Denmark, a Scandinavian country known for its rich history, innovative design, and high quality of life, offers a unique blend of old-world charm and modern urban culture. From the enchanting streets of Copenhagen to the picturesque landscapes of the Danish countryside, visitors can explore historic castles, modern art museums, and enjoy some of the world’s finest dining experiences. Denmark is also famous for its commitment to sustainability and cycling culture. Plan your trip with insights from plan your trip to Denmark and test your knowledge with fun facts by taking the travel to Denmark quiz. For more detailed information, visit the official tourism website.


Public Transit

Denmark’s public transportation system is efficient, punctual, and covers the entire country, including buses, trains, and in Copenhagen, a metro system. The Copenhagen Metro operates 24/7, making it convenient for late-night explorations. Tickets are unified across different modes of transport within regions, and visitors can purchase the Copenhagen Card for unlimited public transport in the capital area along with free entry to many attractions.


Taxis in Denmark are reliable but can be expensive. They can be hailed on the street, booked via phone, or through apps. Most taxis accept credit cards.


Driving in Denmark is straightforward, with well-maintained roads and clear signage. Traffic drives on the right. Speed limits are generally 50 km/h (31 mph) in urban areas, 80 km/h (50 mph) in rural areas, and 130 km/h (81 mph) on motorways. The legal blood alcohol limit is 0.05%. Note that headlights must be on at all times.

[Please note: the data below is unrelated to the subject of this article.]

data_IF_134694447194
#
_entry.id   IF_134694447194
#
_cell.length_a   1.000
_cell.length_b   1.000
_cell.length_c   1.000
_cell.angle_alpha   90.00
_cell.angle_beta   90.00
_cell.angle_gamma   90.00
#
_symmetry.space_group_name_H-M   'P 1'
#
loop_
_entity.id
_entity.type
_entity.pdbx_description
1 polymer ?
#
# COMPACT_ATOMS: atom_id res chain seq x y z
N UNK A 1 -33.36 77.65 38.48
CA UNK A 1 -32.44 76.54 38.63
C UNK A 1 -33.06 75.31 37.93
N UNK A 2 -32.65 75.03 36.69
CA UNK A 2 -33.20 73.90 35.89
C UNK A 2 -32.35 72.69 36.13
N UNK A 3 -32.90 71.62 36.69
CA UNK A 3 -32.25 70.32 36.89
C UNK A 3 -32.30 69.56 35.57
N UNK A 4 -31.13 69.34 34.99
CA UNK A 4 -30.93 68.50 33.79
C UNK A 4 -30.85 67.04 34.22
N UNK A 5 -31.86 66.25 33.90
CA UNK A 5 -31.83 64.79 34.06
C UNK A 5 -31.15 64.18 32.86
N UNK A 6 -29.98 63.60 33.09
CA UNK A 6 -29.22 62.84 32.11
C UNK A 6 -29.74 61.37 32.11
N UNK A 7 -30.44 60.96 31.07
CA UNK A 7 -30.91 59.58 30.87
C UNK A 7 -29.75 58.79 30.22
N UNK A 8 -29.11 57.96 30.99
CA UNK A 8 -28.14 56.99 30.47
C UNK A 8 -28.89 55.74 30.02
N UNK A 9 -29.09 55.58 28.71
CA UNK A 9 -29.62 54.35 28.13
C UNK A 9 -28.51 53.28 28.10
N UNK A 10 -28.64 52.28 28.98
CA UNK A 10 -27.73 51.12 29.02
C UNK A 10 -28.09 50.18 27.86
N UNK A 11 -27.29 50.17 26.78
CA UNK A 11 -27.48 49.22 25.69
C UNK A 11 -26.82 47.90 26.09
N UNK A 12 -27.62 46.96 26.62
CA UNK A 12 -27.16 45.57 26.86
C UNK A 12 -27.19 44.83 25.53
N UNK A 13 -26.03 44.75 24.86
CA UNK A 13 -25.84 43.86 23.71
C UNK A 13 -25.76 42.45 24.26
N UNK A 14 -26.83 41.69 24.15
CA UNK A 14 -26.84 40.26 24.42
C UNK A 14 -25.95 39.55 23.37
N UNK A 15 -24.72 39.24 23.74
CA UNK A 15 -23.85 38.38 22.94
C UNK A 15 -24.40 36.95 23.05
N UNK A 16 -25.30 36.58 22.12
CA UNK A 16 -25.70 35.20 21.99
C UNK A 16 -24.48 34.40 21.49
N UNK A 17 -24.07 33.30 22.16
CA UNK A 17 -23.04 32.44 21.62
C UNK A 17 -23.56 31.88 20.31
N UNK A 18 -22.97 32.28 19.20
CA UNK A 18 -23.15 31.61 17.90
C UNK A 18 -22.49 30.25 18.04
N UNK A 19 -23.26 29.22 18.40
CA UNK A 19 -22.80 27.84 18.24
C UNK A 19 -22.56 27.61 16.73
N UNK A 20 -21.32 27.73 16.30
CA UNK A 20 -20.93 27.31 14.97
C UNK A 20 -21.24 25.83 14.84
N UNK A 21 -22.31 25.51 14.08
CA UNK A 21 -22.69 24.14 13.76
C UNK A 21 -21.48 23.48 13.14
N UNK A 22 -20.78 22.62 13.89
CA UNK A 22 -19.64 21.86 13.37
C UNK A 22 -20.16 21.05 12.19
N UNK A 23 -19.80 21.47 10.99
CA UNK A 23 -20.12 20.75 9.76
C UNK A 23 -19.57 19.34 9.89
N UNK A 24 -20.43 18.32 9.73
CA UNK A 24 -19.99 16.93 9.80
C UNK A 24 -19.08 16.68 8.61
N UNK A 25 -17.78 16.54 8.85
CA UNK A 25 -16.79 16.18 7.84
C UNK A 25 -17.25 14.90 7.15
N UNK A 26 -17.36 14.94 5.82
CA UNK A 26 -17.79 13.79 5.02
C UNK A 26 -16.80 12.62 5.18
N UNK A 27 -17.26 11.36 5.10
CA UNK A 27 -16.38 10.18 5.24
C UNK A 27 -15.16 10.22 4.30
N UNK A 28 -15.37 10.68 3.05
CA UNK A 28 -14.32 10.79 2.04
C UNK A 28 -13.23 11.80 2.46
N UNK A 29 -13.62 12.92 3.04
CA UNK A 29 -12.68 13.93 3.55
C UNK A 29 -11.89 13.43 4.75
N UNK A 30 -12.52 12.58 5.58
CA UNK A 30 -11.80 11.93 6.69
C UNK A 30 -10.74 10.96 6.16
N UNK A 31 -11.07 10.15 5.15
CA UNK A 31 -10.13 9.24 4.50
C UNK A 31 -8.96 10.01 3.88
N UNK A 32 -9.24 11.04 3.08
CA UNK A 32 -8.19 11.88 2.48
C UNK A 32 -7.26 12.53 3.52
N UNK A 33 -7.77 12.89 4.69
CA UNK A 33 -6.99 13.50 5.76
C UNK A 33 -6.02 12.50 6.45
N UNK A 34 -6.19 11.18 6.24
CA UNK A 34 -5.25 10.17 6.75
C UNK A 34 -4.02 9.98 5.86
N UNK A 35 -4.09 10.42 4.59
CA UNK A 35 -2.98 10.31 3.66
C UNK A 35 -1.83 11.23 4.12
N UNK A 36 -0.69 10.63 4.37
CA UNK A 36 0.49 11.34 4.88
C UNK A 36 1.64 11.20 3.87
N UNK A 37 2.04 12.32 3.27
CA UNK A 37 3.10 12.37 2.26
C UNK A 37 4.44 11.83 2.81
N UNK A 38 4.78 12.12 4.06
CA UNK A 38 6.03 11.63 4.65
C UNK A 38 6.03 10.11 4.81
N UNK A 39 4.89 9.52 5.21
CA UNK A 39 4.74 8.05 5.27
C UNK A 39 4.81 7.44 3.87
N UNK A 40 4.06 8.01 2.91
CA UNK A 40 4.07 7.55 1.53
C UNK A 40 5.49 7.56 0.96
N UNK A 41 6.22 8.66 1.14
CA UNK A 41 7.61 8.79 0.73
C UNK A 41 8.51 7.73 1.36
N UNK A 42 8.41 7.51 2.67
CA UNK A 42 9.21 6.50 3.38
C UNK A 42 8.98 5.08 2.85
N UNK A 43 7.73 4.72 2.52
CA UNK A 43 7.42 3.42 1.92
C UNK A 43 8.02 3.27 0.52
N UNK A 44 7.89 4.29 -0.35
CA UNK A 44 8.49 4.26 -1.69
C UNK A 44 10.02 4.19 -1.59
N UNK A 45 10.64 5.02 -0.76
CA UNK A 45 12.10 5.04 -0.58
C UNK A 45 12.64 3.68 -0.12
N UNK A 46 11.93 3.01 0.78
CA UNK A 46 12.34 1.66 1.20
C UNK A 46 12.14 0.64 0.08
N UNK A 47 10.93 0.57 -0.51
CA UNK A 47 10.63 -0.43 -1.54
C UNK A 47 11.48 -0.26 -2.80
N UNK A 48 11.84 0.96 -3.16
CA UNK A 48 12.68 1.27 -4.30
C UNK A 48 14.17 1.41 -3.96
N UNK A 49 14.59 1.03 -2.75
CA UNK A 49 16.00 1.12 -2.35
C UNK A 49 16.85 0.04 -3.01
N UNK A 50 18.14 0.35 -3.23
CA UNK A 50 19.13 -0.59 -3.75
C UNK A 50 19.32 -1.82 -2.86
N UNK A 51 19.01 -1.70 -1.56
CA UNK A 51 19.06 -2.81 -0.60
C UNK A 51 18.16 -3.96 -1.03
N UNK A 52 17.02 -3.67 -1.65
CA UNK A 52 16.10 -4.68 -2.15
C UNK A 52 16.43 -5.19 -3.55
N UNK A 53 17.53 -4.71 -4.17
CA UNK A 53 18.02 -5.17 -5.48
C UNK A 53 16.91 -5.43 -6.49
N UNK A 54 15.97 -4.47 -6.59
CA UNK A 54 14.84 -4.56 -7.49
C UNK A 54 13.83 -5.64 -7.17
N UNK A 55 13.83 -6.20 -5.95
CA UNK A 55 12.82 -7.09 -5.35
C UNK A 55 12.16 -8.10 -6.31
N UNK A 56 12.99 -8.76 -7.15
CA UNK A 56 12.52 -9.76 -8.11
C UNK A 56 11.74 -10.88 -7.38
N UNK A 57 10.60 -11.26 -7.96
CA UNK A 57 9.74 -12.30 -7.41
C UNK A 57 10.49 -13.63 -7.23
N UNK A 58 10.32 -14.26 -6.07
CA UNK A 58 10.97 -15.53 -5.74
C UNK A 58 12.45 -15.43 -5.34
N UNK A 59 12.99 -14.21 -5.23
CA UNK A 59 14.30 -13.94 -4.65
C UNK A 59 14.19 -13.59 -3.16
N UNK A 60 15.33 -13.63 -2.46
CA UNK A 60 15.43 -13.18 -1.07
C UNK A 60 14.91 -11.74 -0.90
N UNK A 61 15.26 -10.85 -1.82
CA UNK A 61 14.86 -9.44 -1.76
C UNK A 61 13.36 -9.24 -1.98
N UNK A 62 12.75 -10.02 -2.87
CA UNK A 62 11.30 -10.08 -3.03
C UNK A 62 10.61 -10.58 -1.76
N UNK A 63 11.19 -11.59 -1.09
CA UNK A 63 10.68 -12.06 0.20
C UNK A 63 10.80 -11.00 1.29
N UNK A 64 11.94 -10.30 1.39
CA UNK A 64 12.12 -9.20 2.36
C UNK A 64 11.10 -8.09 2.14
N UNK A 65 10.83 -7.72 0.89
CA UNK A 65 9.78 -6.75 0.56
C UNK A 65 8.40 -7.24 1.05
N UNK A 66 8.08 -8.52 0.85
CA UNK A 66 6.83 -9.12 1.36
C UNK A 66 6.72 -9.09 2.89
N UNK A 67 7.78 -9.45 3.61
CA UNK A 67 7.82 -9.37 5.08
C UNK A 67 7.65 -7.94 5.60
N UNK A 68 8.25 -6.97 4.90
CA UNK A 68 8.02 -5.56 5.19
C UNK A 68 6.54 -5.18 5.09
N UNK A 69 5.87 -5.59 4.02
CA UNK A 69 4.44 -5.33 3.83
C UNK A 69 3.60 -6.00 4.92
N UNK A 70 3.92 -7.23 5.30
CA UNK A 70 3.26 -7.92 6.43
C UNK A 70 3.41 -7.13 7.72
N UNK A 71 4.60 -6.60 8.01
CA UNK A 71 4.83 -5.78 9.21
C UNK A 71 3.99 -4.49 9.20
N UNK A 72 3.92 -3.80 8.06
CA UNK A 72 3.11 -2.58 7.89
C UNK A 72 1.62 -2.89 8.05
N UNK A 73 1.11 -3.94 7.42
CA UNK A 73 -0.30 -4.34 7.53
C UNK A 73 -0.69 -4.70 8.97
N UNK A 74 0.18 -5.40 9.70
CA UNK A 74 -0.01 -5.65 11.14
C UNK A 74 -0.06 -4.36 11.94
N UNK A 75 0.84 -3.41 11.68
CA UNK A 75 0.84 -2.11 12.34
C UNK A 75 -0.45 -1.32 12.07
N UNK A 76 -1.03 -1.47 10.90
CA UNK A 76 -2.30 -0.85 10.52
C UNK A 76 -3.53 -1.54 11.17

Attractions and Shopping

Stores in Denmark typically open from 10 am to 6 pm on weekdays and Saturdays, with shorter hours on Sundays. Many museums and attractions are closed on Mondays. Dining in Denmark follows a conventional European schedule, with lunch served from around 12 pm to 2 pm and dinner from 6 pm to 8 pm.

Tipping Culture

Service charges are included in bills in Denmark, and tipping is not mandatory. However, it is customary to round up the amount in restaurants and taxis as a gesture of appreciation for good service.

Duty Free

Non-EU residents are eligible for a VAT refund on purchases over a certain amount in Denmark. Look for stores displaying the “Tax-Free Shopping” sign, and remember to request a VAT refund form at the time of purchase.


Denmark is one of the safest countries in the world, with low crime rates. The emergency number is 112. While general safety is high, visitors should still take standard precautions against petty theft, especially in tourist areas.

Water & Food Quality

Tap water in Denmark is safe to drink, and the country maintains high standards of food safety.


Denmark has a very low crime rate. The most common issues for tourists are bicycle theft and pickpocketing in crowded places.


The healthcare system in Denmark is of high quality. EU citizens can use the European Health Insurance Card (EHIC) for access to medical services. Non-EU visitors should have travel insurance that covers medical expenses.

General Tips


Danish is the official language, but English is widely spoken and understood, particularly in urban areas and tourist spots.


The currency in Denmark is the Danish Krone (DKK). Credit cards are widely accepted, but it’s always good to have some cash for small purchases.

Electrical Outlets

Denmark uses Type C and K electrical outlets, with a standard voltage of 230 V and a frequency of 50 Hz.


Denmark has a temperate climate. Summers (June to August) are mild with average temperatures around 17°C to 20°C (63°F to 68°F), while winters (December to February) are cold, with temperatures often around 0°C (32°F) or lower. The best time to visit is from May to August when the weather is warmest and the days are longest.